The United Kingdom Medicines & Healthcare Regulatory Agency (MHRA) announced on July 22, 2021, it had received additional Yellow Card reports of suspected adverse drug reactions (ADR) related to COVID-19 vaccinations in which the patient died shortly after vaccination.
Three COVID-19 vaccines, Pfizer-BioNTech, COVID-19 Vaccine AstraZeneca, and COVID-19 Vaccine Moderna, are currently being used in the UK.
Data from the UK Public Health agencies indicate that at least 46 million people have received their first vaccination in the UK by July 14th, with 35 million second doses administered.
As of July 14, 2021, the MHRA has received 460 UK reports of suspected ADRs to the Pfizer-BioNTech (Comirnaty) vaccine, in which the patient died shortly after vaccination.
Additionally, 999 reports for the COVID-19 Vaccine AstraZeneca (Vaxzevria) and 7 for the COVID-19 Vaccine Moderna (SpikeVax) were reported.
‘The majority of these Yellow Card reports in the UK were in older people, or people with underlying illnesses’ wrote the MHRA. ‘Usage of the vaccines has increased throughout campaigns. As such, so has reported fatal events with a temporal association with vaccination.’
‘However, this does not indicate a link between vaccination and the fatalities reported.’
‘Review of individual reports and patterns of reporting does not suggest the vaccines played a role in these deaths.’
'As with any vaccine, the COVID-19 vaccines will cause side effects in some people. The total number and the nature of Yellow Cards reported so far is not unusual for a new vaccine for which members of the public and healthcare professionals are encouraged to report any suspected adverse reaction' says the MHRA.
In addition, the UK’s MHRA had received ADR related to heart inflammation cases as of July 14, 2021.
The MHRA received 112 reports of myocarditis and 103 reports of pericarditis following Pfizer - BioNTech (Comirnaty) vaccination and one report each of viral pericarditis, infective pericarditis, and Streptococcal endocarditis.
For the COVID-19 Vaccine AstraZeneca (Vaxzevria), 76 reports of myocarditis and 126 reports of pericarditis, and four reports for viral pericarditis have been reported endocarditis, two reports for endocarditis bacterial, and one report each for viral myocarditis and infectious myocarditis.
And there have been 17 reports of myocarditis, 20 reports of pericarditis, and one report of endocarditis following the use of COVID-19 Vaccine Moderna (SpikeVax) up to the same date.
The UK says, ‘Myocarditis and pericarditis happen very rarely in the general population, and it is estimated that in the UK, there are about six new cases of myocarditis per 100,000 patients per year and about ten new cases of pericarditis per 100,000 patients per year.’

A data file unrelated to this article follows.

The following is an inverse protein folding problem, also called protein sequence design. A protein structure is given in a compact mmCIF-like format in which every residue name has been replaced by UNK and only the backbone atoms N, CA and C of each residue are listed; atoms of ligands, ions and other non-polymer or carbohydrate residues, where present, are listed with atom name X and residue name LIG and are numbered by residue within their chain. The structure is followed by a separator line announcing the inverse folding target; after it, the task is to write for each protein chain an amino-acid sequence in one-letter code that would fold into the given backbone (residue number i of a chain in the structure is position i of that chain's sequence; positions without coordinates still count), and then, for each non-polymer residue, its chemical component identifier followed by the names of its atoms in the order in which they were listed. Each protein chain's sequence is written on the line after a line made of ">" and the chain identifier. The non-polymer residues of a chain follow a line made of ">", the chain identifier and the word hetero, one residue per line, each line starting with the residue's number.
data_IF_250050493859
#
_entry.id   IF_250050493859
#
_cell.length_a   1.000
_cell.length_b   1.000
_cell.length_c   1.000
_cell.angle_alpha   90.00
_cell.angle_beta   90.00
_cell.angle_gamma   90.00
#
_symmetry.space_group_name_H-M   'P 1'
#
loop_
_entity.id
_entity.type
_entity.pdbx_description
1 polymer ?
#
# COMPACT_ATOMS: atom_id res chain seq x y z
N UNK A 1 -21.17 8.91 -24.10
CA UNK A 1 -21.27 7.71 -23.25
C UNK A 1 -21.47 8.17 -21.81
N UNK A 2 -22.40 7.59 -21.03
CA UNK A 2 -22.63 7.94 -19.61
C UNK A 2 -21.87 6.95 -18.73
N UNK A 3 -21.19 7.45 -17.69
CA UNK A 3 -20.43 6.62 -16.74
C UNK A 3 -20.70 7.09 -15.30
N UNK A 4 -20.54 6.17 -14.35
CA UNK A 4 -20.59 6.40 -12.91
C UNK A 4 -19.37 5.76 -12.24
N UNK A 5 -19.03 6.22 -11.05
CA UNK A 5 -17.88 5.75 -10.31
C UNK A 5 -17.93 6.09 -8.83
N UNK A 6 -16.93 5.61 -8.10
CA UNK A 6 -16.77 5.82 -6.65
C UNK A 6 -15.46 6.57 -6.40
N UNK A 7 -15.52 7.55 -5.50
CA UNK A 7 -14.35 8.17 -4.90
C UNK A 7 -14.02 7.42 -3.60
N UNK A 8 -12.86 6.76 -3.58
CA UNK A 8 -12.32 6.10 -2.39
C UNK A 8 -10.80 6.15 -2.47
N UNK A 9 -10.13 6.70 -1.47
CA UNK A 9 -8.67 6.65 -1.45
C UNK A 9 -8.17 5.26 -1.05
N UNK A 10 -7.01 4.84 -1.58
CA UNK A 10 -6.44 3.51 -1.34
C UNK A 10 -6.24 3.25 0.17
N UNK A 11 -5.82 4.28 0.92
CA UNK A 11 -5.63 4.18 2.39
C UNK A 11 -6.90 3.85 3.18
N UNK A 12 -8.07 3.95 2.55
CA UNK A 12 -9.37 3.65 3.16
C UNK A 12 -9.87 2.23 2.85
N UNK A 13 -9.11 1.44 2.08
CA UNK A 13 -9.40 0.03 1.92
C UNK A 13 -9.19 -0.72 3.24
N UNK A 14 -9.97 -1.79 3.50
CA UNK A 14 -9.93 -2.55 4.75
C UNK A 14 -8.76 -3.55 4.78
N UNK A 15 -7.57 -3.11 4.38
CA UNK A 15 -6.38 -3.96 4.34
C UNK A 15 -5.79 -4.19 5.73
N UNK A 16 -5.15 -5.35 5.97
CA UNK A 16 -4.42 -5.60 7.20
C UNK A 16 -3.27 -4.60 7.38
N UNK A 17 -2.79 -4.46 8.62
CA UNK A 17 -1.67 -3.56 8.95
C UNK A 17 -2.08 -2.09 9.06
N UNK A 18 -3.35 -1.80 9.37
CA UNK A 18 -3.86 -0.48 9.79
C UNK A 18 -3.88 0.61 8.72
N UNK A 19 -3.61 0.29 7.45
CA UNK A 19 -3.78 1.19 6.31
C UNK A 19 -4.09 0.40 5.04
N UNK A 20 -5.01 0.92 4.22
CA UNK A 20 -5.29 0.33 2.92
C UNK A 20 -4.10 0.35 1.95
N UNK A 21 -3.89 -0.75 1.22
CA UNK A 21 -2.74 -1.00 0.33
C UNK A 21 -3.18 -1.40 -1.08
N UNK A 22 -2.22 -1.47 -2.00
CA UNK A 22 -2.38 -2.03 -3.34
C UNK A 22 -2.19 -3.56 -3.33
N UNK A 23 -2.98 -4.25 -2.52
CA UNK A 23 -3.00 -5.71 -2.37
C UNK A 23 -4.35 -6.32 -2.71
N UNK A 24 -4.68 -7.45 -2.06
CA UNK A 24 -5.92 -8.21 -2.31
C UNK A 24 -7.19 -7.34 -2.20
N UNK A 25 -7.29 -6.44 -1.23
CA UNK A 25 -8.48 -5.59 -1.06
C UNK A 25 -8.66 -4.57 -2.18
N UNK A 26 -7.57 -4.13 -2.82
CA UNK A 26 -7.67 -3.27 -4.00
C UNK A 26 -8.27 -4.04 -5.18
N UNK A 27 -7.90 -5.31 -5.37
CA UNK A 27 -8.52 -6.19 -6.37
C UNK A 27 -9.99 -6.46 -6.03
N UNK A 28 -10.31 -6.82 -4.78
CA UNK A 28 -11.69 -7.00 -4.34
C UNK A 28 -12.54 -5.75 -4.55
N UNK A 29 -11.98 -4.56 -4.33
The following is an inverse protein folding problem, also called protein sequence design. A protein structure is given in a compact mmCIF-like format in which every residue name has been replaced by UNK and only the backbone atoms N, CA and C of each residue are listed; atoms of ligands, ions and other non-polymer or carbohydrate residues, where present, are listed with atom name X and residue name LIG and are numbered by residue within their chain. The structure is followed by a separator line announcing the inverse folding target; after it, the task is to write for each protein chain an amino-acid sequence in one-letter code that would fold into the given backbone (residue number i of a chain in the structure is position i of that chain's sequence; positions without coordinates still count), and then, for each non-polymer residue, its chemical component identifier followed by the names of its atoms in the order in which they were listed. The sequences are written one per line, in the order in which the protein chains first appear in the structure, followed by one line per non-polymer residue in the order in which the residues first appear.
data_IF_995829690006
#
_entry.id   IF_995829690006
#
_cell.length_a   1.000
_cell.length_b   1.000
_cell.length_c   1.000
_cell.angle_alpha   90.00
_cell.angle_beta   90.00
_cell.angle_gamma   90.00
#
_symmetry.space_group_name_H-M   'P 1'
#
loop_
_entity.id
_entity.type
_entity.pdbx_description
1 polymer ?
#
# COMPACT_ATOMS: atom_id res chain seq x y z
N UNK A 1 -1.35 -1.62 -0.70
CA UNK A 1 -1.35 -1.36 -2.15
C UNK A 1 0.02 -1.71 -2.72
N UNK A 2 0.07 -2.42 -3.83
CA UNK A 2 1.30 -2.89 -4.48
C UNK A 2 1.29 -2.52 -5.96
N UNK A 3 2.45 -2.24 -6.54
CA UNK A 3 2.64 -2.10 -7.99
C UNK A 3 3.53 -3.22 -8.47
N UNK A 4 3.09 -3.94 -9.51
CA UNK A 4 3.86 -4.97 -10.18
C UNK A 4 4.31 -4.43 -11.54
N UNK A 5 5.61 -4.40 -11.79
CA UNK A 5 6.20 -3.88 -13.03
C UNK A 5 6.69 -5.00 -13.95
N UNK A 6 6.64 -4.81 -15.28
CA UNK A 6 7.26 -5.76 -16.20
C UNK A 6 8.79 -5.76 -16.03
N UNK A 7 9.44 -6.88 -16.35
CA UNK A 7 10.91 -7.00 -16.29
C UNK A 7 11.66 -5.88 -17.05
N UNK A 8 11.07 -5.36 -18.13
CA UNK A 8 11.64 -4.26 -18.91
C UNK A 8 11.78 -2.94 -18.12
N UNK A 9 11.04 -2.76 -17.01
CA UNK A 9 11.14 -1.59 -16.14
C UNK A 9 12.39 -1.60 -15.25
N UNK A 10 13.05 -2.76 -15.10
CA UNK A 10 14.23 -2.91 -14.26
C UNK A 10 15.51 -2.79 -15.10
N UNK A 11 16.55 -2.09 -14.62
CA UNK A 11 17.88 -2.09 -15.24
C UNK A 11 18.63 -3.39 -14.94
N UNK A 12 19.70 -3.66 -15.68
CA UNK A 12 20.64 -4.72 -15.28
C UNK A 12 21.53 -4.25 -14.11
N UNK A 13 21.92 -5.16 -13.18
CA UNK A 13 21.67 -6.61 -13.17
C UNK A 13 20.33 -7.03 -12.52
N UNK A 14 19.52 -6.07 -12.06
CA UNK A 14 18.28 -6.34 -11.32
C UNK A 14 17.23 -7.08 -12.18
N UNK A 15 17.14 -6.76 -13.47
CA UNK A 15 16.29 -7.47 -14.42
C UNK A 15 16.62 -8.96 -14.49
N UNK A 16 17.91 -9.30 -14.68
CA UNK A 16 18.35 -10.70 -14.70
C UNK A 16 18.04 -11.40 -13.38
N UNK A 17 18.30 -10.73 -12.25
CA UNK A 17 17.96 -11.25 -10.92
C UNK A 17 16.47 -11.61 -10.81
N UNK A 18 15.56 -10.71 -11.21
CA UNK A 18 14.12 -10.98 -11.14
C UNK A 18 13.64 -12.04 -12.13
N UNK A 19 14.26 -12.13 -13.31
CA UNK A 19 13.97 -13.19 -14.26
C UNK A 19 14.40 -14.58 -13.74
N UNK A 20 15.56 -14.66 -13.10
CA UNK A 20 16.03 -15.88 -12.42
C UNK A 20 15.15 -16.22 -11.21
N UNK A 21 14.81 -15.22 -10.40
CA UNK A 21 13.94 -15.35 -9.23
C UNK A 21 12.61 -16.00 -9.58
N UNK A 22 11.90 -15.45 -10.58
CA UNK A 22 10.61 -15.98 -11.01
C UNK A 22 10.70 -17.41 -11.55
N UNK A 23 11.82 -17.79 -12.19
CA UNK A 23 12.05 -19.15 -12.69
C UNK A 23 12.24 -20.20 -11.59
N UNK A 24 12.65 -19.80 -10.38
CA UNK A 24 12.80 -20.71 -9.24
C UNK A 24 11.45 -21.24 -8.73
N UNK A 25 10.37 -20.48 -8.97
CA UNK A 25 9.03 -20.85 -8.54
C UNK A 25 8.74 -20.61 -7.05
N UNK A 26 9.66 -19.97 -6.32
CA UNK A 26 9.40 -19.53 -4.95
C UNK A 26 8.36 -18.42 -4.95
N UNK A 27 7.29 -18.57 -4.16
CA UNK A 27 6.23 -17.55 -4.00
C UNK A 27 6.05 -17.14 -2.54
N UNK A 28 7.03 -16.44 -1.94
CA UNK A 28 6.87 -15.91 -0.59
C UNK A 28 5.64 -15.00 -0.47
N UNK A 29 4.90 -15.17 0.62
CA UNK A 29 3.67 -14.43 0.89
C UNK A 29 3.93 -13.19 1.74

On July 9, 2021, the European Medicines Agency announced its safety committee had concluded that myocarditis and pericarditis could occur in very rare cases following vaccination with the COVID-19 vaccines Comirnaty and Spikevax.'
The MHRA report continued to say, 'Vaccines are the best way to protect people from COVID-19 and have already saved thousands of lives. Everyone should continue to get their vaccination when asked to do so unless specifically advised otherwise.'
The MHRA operates the Yellow Card scheme on behalf of the Commission on Human Medicines. The scheme collects and monitors suspected safety concerns or incidents involving vaccines, medicines, medical devices, and e-cigarettes.
The UK’s Medicines and Healthcare products Regulatory Agency regulates medicines, medical devices, and blood components for transfusion in the UK. It is an executive agency sponsored by the Department of Health and Social Care.
Note: The UK’s Joint Committee on Vaccination and Immunisation (JCVI) confirmed on July 19, 2021, the JCVI advises that children at increased risk of serious COVID-19 disease are offered the Pfizer-BioNTech (Comirnaty) vaccine. This includes children aged 12 to 15 with severe neurodisabilities, Down’s syndrome, immunosuppression, and multiple or severe learning disabilities.
The JCVI also recommends that children and young people aged 12 to 17 who live with an immunosuppressed person should be offered the vaccine. This is to indirectly protect their immunosuppressed household contacts, who are at higher risk of serious disease from COVID-19 and may not generate a full immune response to vaccination. However, the JCVI is not currently advising routine vaccination of children outside these groups, based on the current evidence.